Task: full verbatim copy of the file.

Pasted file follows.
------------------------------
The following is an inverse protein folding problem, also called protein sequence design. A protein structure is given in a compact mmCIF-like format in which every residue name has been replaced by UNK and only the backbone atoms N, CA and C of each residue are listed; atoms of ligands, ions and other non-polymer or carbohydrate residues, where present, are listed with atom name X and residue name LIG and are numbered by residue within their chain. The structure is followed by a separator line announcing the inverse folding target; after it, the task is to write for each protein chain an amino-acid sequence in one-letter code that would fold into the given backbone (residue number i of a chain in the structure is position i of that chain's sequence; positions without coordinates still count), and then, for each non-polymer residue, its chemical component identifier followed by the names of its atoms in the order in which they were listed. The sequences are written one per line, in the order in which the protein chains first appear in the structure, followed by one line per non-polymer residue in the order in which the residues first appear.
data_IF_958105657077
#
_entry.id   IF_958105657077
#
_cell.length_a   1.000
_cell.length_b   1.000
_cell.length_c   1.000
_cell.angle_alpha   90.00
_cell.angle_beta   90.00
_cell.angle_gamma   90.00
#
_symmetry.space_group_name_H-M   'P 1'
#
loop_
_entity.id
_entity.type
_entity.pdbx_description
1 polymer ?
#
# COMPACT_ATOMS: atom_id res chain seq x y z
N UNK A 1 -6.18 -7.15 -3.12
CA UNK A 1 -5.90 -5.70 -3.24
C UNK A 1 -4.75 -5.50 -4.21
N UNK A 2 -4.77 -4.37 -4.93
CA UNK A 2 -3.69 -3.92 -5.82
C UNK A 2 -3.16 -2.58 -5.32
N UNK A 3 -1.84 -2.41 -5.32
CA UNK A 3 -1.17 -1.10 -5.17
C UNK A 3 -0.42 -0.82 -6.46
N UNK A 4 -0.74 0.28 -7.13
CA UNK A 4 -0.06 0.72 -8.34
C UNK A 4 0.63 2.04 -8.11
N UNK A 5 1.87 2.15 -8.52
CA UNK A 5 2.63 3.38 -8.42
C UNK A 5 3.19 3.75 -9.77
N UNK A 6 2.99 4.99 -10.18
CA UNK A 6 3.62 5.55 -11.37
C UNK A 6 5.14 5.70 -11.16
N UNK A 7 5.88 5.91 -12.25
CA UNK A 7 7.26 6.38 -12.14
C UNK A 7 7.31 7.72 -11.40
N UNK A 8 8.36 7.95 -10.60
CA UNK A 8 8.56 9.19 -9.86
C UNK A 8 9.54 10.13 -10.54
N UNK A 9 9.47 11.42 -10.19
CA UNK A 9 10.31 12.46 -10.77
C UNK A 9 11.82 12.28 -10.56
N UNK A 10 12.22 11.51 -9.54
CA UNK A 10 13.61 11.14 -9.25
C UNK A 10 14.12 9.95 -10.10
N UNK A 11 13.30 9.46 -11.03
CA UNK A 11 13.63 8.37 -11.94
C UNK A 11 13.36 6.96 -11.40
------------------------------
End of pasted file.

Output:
The following is an inverse protein folding problem, also called protein sequence design. A protein structure is given in a compact mmCIF-like format in which every residue name has been replaced by UNK and only the backbone atoms N, CA and C of each residue are listed; atoms of ligands, ions and other non-polymer or carbohydrate residues, where present, are listed with atom name X and residue name LIG and are numbered by residue within their chain. The structure is followed by a separator line announcing the inverse folding target; after it, the task is to write for each protein chain an amino-acid sequence in one-letter code that would fold into the given backbone (residue number i of a chain in the structure is position i of that chain's sequence; positions without coordinates still count), and then, for each non-polymer residue, its chemical component identifier followed by the names of its atoms in the order in which they were listed. The sequences are written one per line, in the order in which the protein chains first appear in the structure, followed by one line per non-polymer residue in the order in which the residues first appear.
data_IF_958105657077
#
_entry.id   IF_958105657077
#
_cell.length_a   1.000
_cell.length_b   1.000
_cell.length_c   1.000
_cell.angle_alpha   90.00
_cell.angle_beta   90.00
_cell.angle_gamma   90.00
#
_symmetry.space_group_name_H-M   'P 1'
#
loop_
_entity.id
_entity.type
_entity.pdbx_description
1 polymer ?
#
# COMPACT_ATOMS: atom_id res chain seq x y z
N UNK A 1 -6.18 -7.15 -3.12
CA UNK A 1 -5.90 -5.70 -3.24
C UNK A 1 -4.75 -5.50 -4.21
N UNK A 2 -4.77 -4.37 -4.93
CA UNK A 2 -3.69 -3.92 -5.82
C UNK A 2 -3.16 -2.58 -5.32
N UNK A 3 -1.84 -2.41 -5.32
CA UNK A 3 -1.17 -1.10 -5.17
C UNK A 3 -0.42 -0.82 -6.46
N UNK A 4 -0.74 0.28 -7.13
CA UNK A 4 -0.06 0.72 -8.34
C UNK A 4 0.63 2.04 -8.11
N UNK A 5 1.87 2.15 -8.52
CA UNK A 5 2.63 3.38 -8.42
C UNK A 5 3.19 3.75 -9.77
N UNK A 6 2.99 4.99 -10.18
CA UNK A 6 3.62 5.55 -11.37
C UNK A 6 5.14 5.70 -11.16
N UNK A 7 5.88 5.91 -12.25
CA UNK A 7 7.26 6.38 -12.14
C UNK A 7 7.31 7.72 -11.40
N UNK A 8 8.36 7.95 -10.60
CA UNK A 8 8.56 9.19 -9.86
C UNK A 8 9.54 10.13 -10.54
N UNK A 9 9.47 11.42 -10.19
CA UNK A 9 10.31 12.46 -10.77
C UNK A 9 11.82 12.28 -10.56
N UNK A 10 12.22 11.51 -9.54
CA UNK A 10 13.61 11.14 -9.25
C UNK A 10 14.12 9.95 -10.10
N UNK A 11 13.30 9.46 -11.03
CA UNK A 11 13.63 8.37 -11.94
C UNK A 11 13.36 6.96 -11.40